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Neuralink knew of issues with breakthrough brain implant for years: Report

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A report from Reuters on Wednesday, May 15, found that Elon Musk’s company, Neuralink, knew about the possibility of tiny wires coming loose from its experimental brain implant device years before the first human patient experienced the issue. The company became aware of the issues with the device, which gives paralyzed patients the ability to operate digital devices with the power of their minds, during testing on animals.

The findings were ahead of the U.S. Food and Drug Administration’s approval last year. In 2022, the FDA initially rejected Neuralink’s application for human trials after safety concerns were raised about the wire threads following Neuralink’s animal testining. However, after further testing, the FDA granted approval in 2023.

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When reached for comment on the new report, the FDA said that it is continuing to monitor the safety of patients taking part in the Neuralink study.

According to Reuters sources, the company knew from the animal testing that the threads in the device could retract, removing sensitive electrodes that decode brain signals. The problem could result in fewer electrodes measuring brain signals, causing the device to experience performance issues.

However, Neuralink didn’t find the problem to be great enough to warrant a complete redesign. Instead the company said it found a work-around for the first human patient, Noland Arbaugh, who was paralyzed from the shoulders down after a diving accident in 2016. The company reported it changed algorithms to improve the issue.

The wires attached to the device are thinner than a human hair, which aids in seamless removal of the implant and more ease in updating the device. According to the company, if larger wires were used it would result in the threads being anchored to the brain, creating an even greater danger to the patient. Larger wires being removed could lead to damage to brain tissue.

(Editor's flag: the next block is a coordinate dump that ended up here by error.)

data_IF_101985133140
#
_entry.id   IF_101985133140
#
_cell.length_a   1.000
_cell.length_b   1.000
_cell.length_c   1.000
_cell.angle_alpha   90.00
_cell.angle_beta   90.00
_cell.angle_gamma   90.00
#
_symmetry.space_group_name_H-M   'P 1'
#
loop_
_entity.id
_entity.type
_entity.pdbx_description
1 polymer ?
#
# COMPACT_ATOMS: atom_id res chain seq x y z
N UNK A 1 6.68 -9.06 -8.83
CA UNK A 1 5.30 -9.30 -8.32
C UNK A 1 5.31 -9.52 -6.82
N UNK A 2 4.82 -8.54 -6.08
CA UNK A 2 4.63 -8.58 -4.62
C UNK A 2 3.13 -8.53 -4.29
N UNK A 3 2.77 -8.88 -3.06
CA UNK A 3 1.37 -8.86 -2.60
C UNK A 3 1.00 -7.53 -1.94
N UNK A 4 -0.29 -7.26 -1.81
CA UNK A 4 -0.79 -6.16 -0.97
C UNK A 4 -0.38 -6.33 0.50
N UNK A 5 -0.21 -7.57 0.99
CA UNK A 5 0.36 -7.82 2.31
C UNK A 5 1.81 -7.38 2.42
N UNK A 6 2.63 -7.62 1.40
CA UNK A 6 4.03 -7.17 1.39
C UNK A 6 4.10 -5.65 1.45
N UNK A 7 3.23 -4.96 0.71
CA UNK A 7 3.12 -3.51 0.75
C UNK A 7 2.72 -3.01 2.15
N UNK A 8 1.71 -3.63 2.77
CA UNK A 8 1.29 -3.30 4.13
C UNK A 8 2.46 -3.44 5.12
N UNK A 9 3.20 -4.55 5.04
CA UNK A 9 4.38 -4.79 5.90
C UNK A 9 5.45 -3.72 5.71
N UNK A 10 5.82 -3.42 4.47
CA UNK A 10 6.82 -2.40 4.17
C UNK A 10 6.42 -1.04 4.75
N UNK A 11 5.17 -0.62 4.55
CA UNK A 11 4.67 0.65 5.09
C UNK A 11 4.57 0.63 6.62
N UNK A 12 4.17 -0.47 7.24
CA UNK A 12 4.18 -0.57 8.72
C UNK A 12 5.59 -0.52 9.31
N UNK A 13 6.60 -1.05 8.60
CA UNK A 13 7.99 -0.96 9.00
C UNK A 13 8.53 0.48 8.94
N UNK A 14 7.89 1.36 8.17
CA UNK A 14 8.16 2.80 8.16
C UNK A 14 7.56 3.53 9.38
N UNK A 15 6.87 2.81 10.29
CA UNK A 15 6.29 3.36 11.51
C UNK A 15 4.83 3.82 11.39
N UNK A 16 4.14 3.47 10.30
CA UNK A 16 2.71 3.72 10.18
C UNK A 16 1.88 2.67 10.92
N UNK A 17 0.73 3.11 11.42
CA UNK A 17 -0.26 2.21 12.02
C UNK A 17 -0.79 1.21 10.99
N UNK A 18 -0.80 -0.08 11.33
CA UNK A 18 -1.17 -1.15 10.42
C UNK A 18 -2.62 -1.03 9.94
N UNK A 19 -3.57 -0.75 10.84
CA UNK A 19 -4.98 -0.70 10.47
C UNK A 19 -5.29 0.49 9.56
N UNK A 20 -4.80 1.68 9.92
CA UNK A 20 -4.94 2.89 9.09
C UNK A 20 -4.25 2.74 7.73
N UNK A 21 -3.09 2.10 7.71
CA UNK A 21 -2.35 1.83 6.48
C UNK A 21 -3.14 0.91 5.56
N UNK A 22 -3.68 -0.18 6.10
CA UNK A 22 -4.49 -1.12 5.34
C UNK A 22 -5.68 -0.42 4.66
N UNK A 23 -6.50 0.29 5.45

Arbaugh’s brain implant has 64 threads, some of which retracted. However, Neuralink did not disclose how many wires did become loose.

Arbaugh’s issues with the threads reportedly came weeks after his surgical procedure in January. Neuralink told The Wall Street Journal the retracted wires resulted in a reduction in bits-per-second, a measure of speed and accuracy for the patient’s ability to move computer cursor with his mind.

Neuralink did not disclose if there were any physical side effects from Arbaugh. In March, the company released a video showing Arbaugh playing video games with the power of his mind. He can also reportedly browse the internet and use a computer mouse with the help of the implant.

Neuralink has yet to respond to the latest report on problems with the threads. However, the company has revealed it plans on implanting the experimental device into 10 more human patients this year.

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[LAUREN TAYLOR]

WHEN ELON MUSK’S NEURALINK POSTED VIDEO IN MARCH OF NOLAND ARBAUGH, WHO IS PARALYZED FROM THE SHOULDERS DOWN, PLAYING VIDEO GAMES USING JUST BRAIN SIGNALS, THE WORLD TOOK NOTICE. 

ARBAUGH WAS NEURALINK’S FIRST HUMAN PATIENT TO RECEIVE IT’S BRAIN IMPLANT TECHNOLOGY. 

LAST WEEK, THE COMPANY REVEALED AN ISSUE WITH THE BRAIN CHIP — SOME OF ITS TINY WIRES HAD RETRACTED FROM ARBAUGH’S BRAIN.

NOW A REPORT FROM REUTERS SAYS NEURALINK KNEW ABOUT THE POSSIBLE WIRE ISSUE FOR YEARS BEFORE ARBAUGH RECEIVED THE IMPLANT.

IN 2022, THE FDA INITIALLY REJECTED NEURALINK’S APPLICATION FOR HUMAN TRIALS AFTER SAFETY CONCERNS WERE RAISED ABOUT THE WIRE THREADS FOLLOWING NEURALINK’S ANIMAL TESTING.

AFTER THE COMPANY CONDUCTED MORE ANIMAL TESTS TO ADDRESS THE THREAD CONCERNS, THE FDA GAVE THE OK FOR HUMAN TESTING. 

ACCORDING TO REUTERS’ SOURCES, THE COMPANY KNEW FROM THE ANIMAL TESTING THE WIRES COULD RETRACT, REMOVING ELECTRODES USED TO DECODE BRAIN SIGNALS.

NEURALINK DIDN’T CONSIDER THE PROBLEM BIG ENOUGH TO WARRANT AN ENTIRE REDESIGN.

THE ALTERNATIVE WOULD BE LARGER WIRES– WHICH COULD POSE A GREATER DANGER TO THE PATIENT.

LARGER WIRES COULD REQUIRE BEING ANCHORED TO THE BRAIN, WHICH COULD CAUSE BRAIN TISSUE DAMAGE IF THEY ARE REMOVED.

THE CURRENT WIRES, WHICH ARE THINNER THAN A HUMAN HAIR, ARE DESIGNED FOR SEAMLESS REMOVAL AND ALLOWING THE IMPLANT TO BE UPDATED OVER TIME.

WHEN SOME OF NOLAND ARBAUGH’S 64 THREADS RETRACTED IN HIS BRAIN, THE COMPANY CONSIDERED REMOVING THE DEVICE BUT THEN FOUND A WORK-AROUND TO IMPROVE THE DEVICE’S PERFORMANCE.

NEURALINK DID NOT DISCLOSE ANY SIDE EFFECTS, IF ANY, THE ARBAUGH HAD.

NEURALINK PLANS TO IMPLANT DEVICES IN 10 MORE PEOPLE BY THE END OF THE YEAR.

NEURALINK HAS YET TO RESPOND TO THE LATEST REPORT.

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